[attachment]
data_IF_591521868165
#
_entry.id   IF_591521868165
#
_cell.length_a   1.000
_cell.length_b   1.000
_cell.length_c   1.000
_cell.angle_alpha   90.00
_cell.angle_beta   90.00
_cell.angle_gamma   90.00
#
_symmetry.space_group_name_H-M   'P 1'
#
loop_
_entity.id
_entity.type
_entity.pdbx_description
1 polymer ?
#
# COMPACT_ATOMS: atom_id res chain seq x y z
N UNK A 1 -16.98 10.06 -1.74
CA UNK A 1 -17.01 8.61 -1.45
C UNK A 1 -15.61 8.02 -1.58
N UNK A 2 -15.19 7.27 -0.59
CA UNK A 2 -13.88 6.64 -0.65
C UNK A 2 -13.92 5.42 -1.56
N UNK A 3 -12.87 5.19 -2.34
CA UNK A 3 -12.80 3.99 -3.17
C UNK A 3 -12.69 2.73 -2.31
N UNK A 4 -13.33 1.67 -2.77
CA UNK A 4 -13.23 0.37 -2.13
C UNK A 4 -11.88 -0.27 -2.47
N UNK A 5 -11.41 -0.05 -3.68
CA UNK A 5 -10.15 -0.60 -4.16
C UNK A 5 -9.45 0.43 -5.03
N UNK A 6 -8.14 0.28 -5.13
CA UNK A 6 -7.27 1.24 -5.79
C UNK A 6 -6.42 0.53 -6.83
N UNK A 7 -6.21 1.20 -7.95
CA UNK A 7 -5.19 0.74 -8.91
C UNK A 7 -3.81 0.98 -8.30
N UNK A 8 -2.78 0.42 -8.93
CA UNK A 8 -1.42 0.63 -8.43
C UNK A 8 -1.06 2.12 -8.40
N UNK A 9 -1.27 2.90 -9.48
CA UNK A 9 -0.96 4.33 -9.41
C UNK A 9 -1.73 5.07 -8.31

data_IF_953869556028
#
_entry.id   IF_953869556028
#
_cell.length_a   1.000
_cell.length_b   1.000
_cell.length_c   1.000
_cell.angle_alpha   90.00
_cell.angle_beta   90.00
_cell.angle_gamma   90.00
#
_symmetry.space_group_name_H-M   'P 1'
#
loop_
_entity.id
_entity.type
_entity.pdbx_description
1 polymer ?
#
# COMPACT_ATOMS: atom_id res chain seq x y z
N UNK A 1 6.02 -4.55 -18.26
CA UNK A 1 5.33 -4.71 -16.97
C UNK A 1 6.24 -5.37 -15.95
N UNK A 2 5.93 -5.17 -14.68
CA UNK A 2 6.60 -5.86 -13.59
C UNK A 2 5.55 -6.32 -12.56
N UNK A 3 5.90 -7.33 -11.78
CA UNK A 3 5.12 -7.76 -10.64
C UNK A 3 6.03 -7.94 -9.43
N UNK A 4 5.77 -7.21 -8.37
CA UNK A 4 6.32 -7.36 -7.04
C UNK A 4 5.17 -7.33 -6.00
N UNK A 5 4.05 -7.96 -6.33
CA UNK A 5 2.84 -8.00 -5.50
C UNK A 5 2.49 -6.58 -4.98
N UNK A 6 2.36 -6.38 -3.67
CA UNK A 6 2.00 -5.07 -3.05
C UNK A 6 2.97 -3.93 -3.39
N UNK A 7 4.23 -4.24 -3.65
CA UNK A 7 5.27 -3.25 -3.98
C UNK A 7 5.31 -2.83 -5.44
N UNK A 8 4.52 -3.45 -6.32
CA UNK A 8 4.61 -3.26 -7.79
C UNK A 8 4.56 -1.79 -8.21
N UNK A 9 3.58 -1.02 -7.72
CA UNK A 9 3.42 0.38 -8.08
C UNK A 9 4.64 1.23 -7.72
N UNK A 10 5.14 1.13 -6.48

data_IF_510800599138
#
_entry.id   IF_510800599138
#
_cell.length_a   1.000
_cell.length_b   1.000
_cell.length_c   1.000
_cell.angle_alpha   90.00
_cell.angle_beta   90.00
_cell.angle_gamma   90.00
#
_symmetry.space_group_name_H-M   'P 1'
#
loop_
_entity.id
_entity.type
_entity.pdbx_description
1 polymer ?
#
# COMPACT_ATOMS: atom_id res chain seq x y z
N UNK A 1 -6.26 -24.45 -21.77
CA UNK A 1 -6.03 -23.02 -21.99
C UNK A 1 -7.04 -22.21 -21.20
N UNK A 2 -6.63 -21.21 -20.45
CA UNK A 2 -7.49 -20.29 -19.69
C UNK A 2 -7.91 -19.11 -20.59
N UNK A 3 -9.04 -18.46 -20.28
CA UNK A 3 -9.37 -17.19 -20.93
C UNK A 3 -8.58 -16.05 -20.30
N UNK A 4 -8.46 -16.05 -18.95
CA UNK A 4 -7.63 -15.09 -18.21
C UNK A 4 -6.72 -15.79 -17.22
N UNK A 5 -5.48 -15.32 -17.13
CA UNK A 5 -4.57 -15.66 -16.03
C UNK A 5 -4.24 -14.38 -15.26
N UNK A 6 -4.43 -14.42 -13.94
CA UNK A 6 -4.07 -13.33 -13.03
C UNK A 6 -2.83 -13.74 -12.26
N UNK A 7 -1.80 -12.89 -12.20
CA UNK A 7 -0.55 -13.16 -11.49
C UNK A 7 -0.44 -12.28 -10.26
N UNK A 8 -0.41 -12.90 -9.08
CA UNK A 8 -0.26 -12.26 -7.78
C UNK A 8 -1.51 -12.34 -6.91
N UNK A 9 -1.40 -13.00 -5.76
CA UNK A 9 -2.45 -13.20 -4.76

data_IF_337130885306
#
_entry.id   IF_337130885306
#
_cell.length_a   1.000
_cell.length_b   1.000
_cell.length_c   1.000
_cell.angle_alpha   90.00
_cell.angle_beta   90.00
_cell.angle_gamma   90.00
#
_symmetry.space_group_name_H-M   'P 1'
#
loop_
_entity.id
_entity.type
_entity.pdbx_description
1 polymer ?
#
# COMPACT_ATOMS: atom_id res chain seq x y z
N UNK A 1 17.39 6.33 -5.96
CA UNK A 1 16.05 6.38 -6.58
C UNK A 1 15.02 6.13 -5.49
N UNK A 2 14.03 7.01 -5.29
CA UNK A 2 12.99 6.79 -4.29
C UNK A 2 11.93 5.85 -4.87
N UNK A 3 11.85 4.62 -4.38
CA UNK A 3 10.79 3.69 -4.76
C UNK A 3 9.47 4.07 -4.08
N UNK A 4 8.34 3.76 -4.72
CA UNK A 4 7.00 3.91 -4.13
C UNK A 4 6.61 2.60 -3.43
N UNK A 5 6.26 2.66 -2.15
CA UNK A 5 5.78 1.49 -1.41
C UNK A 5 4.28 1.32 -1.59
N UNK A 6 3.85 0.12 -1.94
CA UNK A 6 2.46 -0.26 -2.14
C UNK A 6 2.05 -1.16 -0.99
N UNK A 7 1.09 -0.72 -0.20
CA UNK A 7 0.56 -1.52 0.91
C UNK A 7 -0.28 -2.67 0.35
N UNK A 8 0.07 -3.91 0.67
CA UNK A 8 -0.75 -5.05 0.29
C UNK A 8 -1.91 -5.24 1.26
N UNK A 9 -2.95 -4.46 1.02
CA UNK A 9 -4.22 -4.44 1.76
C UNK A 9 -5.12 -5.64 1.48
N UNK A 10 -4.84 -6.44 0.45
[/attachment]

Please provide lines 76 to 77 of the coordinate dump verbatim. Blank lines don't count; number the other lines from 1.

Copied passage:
C UNK A 3 6.03 -7.94 -9.43
N UNK A 4 5.77 -7.21 -8.37